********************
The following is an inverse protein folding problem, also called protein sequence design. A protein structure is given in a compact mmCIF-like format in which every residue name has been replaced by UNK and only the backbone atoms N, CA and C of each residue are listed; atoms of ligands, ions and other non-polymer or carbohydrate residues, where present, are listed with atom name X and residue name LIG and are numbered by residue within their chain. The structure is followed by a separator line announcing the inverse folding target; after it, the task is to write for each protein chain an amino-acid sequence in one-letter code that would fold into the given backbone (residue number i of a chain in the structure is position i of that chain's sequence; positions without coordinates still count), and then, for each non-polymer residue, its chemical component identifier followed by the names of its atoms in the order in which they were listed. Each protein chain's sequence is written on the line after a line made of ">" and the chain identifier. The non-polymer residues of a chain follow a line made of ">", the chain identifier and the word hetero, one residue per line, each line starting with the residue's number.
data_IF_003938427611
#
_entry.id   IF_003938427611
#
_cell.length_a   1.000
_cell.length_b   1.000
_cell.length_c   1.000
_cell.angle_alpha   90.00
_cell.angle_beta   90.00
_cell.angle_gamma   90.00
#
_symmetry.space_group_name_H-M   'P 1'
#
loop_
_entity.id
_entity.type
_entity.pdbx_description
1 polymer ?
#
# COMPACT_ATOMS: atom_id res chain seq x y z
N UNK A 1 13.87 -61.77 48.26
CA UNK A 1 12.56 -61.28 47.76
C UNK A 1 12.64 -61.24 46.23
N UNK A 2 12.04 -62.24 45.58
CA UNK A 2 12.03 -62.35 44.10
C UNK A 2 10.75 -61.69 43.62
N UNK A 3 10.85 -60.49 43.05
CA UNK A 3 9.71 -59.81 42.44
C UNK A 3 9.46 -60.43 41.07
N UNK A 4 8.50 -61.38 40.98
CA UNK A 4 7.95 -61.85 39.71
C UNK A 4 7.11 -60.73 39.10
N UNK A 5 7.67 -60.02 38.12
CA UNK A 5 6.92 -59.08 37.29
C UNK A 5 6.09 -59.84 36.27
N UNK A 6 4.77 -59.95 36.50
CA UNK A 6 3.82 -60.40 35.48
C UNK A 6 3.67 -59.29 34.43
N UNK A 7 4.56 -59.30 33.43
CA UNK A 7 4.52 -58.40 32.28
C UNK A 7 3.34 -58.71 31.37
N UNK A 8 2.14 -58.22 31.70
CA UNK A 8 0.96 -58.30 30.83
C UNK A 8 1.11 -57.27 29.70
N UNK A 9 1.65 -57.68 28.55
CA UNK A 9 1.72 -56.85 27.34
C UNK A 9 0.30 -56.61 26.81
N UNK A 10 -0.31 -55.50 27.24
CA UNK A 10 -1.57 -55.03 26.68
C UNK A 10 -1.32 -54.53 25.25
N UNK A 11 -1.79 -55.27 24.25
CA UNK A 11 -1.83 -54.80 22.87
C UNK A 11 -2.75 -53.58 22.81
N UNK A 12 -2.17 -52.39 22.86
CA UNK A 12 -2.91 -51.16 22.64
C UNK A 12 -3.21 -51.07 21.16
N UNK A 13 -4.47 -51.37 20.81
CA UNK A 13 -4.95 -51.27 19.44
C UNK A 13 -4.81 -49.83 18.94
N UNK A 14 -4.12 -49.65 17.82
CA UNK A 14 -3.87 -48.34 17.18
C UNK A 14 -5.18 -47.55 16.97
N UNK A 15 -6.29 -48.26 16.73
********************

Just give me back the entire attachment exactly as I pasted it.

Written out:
The following is an inverse protein folding problem, also called protein sequence design. A protein structure is given in a compact mmCIF-like format in which every residue name has been replaced by UNK and only the backbone atoms N, CA and C of each residue are listed; atoms of ligands, ions and other non-polymer or carbohydrate residues, where present, are listed with atom name X and residue name LIG and are numbered by residue within their chain. The structure is followed by a separator line announcing the inverse folding target; after it, the task is to write for each protein chain an amino-acid sequence in one-letter code that would fold into the given backbone (residue number i of a chain in the structure is position i of that chain's sequence; positions without coordinates still count), and then, for each non-polymer residue, its chemical component identifier followed by the names of its atoms in the order in which they were listed. Each protein chain's sequence is written on the line after a line made of ">" and the chain identifier. The non-polymer residues of a chain follow a line made of ">", the chain identifier and the word hetero, one residue per line, each line starting with the residue's number.
data_IF_003938427611
#
_entry.id   IF_003938427611
#
_cell.length_a   1.000
_cell.length_b   1.000
_cell.length_c   1.000
_cell.angle_alpha   90.00
_cell.angle_beta   90.00
_cell.angle_gamma   90.00
#
_symmetry.space_group_name_H-M   'P 1'
#
loop_
_entity.id
_entity.type
_entity.pdbx_description
1 polymer ?
#
# COMPACT_ATOMS: atom_id res chain seq x y z
N UNK A 1 13.87 -61.77 48.26
CA UNK A 1 12.56 -61.28 47.76
C UNK A 1 12.64 -61.24 46.23
N UNK A 2 12.04 -62.24 45.58
CA UNK A 2 12.03 -62.35 44.10
C UNK A 2 10.75 -61.69 43.62
N UNK A 3 10.85 -60.49 43.05
CA UNK A 3 9.71 -59.81 42.44
C UNK A 3 9.46 -60.43 41.07
N UNK A 4 8.50 -61.38 40.98
CA UNK A 4 7.95 -61.85 39.71
C UNK A 4 7.11 -60.73 39.10
N UNK A 5 7.67 -60.02 38.12
CA UNK A 5 6.92 -59.08 37.29
C UNK A 5 6.09 -59.84 36.27
N UNK A 6 4.77 -59.95 36.50
CA UNK A 6 3.82 -60.40 35.48
C UNK A 6 3.67 -59.29 34.43
N UNK A 7 4.56 -59.30 33.43
CA UNK A 7 4.52 -58.40 32.28
C UNK A 7 3.34 -58.71 31.37
N UNK A 8 2.14 -58.22 31.70
CA UNK A 8 0.96 -58.30 30.83
C UNK A 8 1.11 -57.27 29.70
N UNK A 9 1.65 -57.68 28.55
CA UNK A 9 1.72 -56.85 27.34
C UNK A 9 0.30 -56.61 26.81
N UNK A 10 -0.31 -55.50 27.24
CA UNK A 10 -1.57 -55.03 26.68
C UNK A 10 -1.32 -54.53 25.25
N UNK A 11 -1.79 -55.27 24.25
CA UNK A 11 -1.83 -54.80 22.87
C UNK A 11 -2.75 -53.58 22.81
N UNK A 12 -2.17 -52.39 22.86
CA UNK A 12 -2.91 -51.16 22.64
C UNK A 12 -3.21 -51.07 21.16
N UNK A 13 -4.47 -51.37 20.81
CA UNK A 13 -4.95 -51.27 19.44
C UNK A 13 -4.81 -49.83 18.94
N UNK A 14 -4.12 -49.65 17.82
CA UNK A 14 -3.87 -48.34 17.18
C UNK A 14 -5.18 -47.55 16.97
N UNK A 15 -6.29 -48.26 16.73